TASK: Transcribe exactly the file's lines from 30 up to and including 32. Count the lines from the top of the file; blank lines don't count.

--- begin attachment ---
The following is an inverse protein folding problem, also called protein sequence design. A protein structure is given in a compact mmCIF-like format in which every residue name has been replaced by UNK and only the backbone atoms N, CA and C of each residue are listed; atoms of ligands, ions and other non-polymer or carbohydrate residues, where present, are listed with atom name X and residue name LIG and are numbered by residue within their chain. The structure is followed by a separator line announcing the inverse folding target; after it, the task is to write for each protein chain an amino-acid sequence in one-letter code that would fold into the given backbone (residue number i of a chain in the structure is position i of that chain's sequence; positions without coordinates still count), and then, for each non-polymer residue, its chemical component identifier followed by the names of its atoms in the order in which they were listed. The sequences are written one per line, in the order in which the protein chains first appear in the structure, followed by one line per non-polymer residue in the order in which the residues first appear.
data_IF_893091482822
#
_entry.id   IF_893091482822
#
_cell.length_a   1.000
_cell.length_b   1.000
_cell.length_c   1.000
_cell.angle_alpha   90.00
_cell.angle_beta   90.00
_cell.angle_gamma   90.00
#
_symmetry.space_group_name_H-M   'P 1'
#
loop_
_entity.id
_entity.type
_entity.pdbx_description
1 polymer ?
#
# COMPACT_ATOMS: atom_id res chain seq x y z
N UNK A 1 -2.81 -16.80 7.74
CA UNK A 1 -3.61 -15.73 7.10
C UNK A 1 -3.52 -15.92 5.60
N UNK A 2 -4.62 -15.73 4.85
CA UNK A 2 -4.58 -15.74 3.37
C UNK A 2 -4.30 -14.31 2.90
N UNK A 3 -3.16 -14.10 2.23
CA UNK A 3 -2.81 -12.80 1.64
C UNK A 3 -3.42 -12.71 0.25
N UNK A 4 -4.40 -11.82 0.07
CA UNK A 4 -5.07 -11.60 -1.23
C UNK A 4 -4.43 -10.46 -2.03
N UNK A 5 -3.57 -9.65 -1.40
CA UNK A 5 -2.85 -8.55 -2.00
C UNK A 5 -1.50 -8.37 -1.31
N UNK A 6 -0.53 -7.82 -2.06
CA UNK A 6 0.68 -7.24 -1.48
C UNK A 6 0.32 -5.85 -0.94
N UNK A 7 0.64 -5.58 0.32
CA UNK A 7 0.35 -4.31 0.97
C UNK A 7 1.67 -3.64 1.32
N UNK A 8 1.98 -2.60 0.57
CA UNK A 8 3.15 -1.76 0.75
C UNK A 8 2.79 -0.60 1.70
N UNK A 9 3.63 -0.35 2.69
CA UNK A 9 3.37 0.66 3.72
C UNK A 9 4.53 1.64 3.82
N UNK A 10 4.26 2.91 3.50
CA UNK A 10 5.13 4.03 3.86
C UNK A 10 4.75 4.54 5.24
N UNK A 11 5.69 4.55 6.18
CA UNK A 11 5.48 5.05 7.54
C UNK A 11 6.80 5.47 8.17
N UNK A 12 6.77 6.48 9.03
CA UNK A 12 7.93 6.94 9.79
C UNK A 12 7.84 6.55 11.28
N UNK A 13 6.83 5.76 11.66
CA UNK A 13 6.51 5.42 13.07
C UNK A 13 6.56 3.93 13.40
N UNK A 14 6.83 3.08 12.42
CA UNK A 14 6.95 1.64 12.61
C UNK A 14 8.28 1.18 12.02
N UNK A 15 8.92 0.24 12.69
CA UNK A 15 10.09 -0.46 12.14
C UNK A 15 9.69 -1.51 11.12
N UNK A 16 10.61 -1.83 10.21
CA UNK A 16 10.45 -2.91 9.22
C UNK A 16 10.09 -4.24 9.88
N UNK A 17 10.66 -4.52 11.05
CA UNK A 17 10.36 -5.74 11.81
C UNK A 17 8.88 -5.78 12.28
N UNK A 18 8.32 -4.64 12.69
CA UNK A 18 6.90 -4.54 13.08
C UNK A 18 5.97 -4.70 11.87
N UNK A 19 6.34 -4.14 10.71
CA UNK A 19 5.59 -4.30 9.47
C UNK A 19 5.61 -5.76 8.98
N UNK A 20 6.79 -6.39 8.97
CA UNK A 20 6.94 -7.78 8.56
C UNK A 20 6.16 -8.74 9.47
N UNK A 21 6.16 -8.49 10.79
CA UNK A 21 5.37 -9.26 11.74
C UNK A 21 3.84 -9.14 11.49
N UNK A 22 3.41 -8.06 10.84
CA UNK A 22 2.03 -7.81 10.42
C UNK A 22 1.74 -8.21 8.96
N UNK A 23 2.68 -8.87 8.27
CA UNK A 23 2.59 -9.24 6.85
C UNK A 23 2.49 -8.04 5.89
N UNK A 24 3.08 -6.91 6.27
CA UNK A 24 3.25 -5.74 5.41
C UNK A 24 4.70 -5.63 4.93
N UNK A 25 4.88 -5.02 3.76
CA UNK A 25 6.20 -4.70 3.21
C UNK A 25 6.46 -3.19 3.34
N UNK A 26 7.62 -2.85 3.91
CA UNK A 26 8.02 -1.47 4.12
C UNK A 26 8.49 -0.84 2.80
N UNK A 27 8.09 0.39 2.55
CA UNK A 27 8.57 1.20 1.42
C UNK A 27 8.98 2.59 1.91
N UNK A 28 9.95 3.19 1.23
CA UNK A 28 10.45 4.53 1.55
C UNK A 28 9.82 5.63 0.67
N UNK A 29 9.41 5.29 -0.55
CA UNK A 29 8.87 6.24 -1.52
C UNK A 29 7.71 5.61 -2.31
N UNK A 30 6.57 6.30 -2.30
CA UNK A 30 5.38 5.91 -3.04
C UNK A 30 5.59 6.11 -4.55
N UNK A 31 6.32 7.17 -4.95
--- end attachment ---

C UNK A 3 -3.42 -12.71 0.25
N UNK A 4 -4.40 -11.82 0.07
CA UNK A 4 -5.07 -11.60 -1.23